oogle Wave “may be the hottest ticket in cyberspace,” said Alexei Oreskovic in Reuters. Starting today, Google is inviting 100,000 people to start using its real-time “hybrid messaging-social networking-online collaboration tool.” If Twitter is any indication, lots of people are “pleading for an invitation” to be a Wave tester. Google, of course, is well aware that “scarcity is a powerful marketing tool (remember the prized Gmail invitations a few years ago?)”
In fact, Wave is a bit like Gmail, said Michael Calore in Webmonkey, with a bit of Twitter, Facebook, and as-you-type instant messaging thrown in. That’s the beauty of Wave: It fairly successfully “marries” all the online collaboration and communication tools you use and puts them in one browser window. Wave is “still quite buggy,” though, so most people will have to wait until 2010.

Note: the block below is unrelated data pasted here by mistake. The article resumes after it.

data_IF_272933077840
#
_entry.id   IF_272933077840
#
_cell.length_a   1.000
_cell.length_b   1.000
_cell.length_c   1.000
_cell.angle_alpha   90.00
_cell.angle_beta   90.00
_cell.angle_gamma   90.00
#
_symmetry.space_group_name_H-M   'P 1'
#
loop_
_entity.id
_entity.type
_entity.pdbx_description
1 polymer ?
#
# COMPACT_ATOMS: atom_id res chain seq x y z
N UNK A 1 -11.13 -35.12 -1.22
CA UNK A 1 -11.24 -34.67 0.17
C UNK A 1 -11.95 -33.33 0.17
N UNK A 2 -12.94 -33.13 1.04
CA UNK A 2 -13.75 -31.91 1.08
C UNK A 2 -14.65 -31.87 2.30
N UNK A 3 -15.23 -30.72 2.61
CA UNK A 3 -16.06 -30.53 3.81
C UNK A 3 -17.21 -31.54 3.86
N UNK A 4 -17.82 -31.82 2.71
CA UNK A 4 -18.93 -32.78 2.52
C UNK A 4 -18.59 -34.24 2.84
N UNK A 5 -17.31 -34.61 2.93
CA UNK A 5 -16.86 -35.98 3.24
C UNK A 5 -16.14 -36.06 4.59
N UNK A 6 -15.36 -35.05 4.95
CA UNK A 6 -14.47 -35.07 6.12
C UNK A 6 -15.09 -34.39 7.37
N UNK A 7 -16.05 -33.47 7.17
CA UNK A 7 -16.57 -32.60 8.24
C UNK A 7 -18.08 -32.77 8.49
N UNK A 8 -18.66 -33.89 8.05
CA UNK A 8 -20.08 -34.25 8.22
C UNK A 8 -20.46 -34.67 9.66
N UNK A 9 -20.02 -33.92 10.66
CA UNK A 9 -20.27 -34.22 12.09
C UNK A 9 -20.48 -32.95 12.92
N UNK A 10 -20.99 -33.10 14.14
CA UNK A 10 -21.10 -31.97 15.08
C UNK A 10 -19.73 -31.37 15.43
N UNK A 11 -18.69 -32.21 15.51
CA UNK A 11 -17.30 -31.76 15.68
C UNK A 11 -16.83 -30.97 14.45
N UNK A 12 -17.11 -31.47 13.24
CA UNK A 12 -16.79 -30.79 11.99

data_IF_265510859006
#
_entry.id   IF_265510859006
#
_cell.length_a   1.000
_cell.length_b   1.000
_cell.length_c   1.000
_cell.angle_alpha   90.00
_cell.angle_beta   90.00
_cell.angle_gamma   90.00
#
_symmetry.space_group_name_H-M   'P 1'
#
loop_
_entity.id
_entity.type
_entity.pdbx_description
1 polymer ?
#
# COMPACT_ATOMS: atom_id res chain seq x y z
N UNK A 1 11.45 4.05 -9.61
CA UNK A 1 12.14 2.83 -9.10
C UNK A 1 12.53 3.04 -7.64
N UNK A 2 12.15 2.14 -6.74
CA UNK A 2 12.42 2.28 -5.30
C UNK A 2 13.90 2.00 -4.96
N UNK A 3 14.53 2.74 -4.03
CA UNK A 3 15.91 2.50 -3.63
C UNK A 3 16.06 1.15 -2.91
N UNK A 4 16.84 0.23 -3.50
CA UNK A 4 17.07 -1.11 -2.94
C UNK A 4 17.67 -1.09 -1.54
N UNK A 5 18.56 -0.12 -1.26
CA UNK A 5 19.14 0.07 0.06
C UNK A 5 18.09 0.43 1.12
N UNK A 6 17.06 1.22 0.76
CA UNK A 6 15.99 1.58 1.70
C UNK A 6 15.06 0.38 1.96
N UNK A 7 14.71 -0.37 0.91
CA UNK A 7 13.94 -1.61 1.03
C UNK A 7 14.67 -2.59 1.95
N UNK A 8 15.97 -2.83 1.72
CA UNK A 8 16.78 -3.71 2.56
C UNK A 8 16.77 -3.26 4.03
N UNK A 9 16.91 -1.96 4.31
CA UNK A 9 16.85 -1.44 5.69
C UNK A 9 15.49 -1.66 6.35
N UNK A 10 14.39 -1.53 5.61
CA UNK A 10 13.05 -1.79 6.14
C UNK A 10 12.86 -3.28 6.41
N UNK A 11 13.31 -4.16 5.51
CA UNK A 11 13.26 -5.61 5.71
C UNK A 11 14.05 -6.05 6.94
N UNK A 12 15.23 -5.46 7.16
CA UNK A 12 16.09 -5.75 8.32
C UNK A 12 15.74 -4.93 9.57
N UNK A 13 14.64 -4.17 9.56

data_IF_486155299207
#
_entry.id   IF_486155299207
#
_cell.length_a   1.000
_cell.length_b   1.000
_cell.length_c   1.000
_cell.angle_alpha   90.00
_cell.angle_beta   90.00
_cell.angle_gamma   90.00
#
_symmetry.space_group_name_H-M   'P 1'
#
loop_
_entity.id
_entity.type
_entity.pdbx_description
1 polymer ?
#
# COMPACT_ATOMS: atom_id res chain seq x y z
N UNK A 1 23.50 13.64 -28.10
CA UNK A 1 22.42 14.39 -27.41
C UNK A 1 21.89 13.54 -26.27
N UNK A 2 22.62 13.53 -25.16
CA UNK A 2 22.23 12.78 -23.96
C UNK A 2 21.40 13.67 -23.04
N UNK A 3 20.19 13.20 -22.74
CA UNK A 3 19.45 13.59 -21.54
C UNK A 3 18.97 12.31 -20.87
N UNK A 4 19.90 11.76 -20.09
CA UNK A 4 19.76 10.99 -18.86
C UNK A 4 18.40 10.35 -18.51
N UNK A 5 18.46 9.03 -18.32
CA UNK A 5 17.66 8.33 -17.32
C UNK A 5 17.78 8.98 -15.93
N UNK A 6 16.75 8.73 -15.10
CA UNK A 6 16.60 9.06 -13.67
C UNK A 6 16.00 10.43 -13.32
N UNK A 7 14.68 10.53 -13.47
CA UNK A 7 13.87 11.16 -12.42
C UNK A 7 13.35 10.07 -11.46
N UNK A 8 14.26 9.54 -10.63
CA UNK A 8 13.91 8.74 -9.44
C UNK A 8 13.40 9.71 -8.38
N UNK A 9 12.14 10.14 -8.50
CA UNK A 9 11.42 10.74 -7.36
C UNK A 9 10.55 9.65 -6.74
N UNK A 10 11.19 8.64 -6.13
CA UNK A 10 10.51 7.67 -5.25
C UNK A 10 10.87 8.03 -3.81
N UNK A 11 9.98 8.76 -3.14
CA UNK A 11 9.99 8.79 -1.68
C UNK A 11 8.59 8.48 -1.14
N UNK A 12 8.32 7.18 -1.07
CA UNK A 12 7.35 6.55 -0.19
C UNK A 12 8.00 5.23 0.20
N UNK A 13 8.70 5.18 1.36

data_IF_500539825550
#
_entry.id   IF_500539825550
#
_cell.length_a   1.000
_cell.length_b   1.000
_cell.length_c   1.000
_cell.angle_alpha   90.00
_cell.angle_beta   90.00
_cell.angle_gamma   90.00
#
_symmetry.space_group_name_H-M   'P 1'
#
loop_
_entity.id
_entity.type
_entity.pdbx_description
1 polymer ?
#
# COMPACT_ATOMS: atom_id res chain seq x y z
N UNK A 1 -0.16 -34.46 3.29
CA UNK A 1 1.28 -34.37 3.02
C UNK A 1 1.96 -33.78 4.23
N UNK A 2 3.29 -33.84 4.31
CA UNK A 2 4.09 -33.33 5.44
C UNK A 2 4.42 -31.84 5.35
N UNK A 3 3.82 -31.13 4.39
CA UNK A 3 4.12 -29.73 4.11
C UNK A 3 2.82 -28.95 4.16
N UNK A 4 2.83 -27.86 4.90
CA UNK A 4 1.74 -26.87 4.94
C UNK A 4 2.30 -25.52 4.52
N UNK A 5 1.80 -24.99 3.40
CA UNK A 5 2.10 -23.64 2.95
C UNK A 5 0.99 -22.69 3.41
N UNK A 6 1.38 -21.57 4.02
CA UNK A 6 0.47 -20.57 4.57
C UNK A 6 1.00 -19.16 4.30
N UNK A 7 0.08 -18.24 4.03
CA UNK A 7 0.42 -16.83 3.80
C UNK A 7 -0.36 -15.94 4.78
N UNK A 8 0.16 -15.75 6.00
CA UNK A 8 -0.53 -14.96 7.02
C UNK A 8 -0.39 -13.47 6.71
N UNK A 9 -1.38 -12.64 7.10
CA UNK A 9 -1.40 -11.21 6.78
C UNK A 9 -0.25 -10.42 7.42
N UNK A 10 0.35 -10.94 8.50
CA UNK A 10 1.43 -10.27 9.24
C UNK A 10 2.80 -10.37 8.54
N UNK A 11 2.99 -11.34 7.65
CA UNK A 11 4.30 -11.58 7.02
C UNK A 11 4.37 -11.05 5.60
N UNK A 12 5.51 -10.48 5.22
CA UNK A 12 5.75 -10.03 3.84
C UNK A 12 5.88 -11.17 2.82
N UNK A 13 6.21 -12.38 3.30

Even with the kinks ironed out, “I’m still not entirely sure that it will take off,” said Rory Cellan-Jones in BBC News. Is there really a “critical mass of users” looking for “e-mail and instant messaging on steroids”? Without collaborators, after all, Wave is pretty useless. It’s easy to forget that “not every Google product is a winner—for every Gmail, there’s a Google Answers languishing in the outer reaches of cyberspace.”
THE WEEK'S AUDIOPHILE PODCASTS: LISTEN SMARTER
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- Watch The Daily Show mock Fox News' confused man-crush on Vladimir Putin
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- What the collapse of the Ming Dynasty can tell us about American decline
- Religious liberty should be a liberal value, too
- 10 things you need to know today: March 7, 2014
- Russia's Ukraine invasion is a moral crisis
- The end of academic freedom?
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